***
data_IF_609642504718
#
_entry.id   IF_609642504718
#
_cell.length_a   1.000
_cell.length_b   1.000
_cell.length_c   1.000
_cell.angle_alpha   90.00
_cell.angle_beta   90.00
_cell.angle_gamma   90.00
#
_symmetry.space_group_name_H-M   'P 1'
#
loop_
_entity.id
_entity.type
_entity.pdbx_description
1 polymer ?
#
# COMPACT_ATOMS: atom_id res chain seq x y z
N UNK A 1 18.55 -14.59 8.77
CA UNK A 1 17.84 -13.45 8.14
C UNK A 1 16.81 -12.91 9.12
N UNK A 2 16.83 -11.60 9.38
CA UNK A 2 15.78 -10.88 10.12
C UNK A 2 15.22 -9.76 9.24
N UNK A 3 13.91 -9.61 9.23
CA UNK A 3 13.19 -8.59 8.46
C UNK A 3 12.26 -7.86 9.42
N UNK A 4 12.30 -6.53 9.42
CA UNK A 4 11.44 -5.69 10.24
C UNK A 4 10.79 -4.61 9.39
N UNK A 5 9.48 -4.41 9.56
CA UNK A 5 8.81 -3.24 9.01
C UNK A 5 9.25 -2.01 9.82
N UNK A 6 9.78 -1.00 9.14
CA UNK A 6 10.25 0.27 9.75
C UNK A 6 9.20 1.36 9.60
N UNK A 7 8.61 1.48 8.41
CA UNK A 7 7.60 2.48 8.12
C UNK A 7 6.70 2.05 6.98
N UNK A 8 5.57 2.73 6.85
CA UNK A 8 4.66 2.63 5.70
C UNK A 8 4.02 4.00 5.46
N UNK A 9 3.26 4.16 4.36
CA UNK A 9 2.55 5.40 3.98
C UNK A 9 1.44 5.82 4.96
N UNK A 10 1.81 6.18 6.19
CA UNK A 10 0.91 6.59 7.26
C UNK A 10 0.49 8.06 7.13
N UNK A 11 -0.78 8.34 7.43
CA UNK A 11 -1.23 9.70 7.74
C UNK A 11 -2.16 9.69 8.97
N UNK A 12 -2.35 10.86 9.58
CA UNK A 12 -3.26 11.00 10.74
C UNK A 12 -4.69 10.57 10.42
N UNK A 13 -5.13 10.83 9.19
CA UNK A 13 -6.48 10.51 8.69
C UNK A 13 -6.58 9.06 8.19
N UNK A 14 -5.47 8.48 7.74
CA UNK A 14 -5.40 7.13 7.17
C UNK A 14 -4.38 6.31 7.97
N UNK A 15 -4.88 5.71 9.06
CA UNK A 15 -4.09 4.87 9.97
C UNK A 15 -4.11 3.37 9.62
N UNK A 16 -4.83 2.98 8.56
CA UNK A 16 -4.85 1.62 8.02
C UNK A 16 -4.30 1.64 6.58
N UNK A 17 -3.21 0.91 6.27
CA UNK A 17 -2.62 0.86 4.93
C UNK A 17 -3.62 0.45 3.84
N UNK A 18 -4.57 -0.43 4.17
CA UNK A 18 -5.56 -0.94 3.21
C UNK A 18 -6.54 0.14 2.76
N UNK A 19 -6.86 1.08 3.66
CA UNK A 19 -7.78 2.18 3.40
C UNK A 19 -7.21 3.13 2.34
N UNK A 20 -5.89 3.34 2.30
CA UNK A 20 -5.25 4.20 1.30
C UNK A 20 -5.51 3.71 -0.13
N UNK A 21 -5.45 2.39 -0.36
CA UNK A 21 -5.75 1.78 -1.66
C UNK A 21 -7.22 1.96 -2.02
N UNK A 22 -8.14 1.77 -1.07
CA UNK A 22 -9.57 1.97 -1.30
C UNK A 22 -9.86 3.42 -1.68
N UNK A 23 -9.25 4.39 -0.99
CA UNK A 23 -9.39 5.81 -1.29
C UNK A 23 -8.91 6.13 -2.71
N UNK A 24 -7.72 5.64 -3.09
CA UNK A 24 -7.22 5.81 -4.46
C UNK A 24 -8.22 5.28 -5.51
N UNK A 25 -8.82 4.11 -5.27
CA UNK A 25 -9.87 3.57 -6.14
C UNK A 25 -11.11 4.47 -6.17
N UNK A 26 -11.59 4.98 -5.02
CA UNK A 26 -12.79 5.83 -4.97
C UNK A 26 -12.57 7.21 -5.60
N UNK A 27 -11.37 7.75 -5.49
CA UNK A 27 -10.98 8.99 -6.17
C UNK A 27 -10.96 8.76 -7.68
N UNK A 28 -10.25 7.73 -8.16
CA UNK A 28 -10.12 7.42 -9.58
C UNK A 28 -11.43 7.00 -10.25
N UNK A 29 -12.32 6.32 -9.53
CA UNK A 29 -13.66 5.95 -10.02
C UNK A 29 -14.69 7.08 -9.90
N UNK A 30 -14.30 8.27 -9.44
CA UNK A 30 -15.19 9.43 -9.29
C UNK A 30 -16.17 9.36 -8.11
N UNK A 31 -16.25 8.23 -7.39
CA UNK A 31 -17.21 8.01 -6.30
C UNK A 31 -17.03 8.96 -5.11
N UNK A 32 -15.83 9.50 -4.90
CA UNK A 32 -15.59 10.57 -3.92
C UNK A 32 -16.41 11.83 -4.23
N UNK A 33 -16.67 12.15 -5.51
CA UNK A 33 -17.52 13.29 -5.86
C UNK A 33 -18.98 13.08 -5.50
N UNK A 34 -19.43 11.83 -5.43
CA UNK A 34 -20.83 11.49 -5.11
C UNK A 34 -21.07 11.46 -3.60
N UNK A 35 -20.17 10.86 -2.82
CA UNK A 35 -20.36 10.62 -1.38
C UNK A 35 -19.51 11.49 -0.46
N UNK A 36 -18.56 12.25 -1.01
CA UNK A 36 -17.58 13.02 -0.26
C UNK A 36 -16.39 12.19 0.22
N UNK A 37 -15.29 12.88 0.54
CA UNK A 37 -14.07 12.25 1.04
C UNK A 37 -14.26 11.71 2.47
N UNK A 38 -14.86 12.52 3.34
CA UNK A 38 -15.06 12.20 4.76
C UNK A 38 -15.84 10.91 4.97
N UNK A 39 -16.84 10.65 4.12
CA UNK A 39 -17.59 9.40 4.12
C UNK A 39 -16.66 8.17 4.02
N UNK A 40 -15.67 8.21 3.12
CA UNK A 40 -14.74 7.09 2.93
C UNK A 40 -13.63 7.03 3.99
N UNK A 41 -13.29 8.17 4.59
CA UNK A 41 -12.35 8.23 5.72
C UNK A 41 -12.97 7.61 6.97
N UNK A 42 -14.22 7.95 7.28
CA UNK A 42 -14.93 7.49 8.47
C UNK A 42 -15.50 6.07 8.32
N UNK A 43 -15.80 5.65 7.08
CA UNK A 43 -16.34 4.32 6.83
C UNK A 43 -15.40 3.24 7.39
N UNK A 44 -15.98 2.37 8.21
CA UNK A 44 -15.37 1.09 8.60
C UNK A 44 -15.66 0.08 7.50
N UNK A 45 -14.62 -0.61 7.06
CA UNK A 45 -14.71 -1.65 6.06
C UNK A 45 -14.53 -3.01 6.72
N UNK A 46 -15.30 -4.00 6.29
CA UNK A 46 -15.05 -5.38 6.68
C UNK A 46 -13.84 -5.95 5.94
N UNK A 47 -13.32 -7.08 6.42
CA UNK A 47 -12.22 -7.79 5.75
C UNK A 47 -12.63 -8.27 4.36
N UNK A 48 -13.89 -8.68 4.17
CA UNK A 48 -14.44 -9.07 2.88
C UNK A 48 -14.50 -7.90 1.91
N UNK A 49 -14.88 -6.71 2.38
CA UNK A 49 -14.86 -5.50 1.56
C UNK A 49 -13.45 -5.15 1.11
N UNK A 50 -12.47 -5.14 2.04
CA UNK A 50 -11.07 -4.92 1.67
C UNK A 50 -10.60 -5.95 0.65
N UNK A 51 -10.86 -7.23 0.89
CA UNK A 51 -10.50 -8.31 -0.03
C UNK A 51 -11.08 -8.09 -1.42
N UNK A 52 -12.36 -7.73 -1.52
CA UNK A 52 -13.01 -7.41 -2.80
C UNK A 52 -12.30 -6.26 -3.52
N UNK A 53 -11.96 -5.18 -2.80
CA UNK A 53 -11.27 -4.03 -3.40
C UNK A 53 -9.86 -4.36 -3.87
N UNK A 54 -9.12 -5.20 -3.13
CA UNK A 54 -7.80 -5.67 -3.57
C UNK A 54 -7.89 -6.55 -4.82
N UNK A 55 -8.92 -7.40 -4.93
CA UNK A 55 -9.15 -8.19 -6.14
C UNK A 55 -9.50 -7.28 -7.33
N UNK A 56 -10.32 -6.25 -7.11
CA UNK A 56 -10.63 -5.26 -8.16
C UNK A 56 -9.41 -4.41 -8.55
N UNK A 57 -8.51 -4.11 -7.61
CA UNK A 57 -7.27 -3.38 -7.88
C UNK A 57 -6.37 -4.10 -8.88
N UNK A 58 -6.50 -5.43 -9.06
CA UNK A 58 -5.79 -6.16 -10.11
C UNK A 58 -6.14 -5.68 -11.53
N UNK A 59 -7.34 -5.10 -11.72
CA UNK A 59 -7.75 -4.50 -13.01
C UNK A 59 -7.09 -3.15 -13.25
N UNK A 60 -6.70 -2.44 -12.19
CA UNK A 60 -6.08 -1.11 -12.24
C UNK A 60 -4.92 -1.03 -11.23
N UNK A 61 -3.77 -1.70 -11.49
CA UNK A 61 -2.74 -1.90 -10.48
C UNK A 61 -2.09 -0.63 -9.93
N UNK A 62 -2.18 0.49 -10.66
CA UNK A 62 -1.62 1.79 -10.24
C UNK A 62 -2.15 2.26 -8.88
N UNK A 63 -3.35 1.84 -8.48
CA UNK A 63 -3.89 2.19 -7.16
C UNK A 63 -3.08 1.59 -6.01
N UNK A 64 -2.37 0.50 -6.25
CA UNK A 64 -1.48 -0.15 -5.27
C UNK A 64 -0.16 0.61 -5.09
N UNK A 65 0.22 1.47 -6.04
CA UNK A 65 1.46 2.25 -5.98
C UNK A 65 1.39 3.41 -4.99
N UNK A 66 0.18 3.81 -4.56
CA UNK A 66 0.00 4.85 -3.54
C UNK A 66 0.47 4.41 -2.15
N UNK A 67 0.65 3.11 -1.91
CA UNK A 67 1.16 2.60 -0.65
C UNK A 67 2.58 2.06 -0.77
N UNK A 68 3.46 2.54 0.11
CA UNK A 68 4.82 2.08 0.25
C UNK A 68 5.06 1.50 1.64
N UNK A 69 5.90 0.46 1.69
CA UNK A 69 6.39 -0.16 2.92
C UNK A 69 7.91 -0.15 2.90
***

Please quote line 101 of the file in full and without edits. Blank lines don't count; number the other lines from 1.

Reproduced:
C UNK A 27 -10.96 8.76 -7.68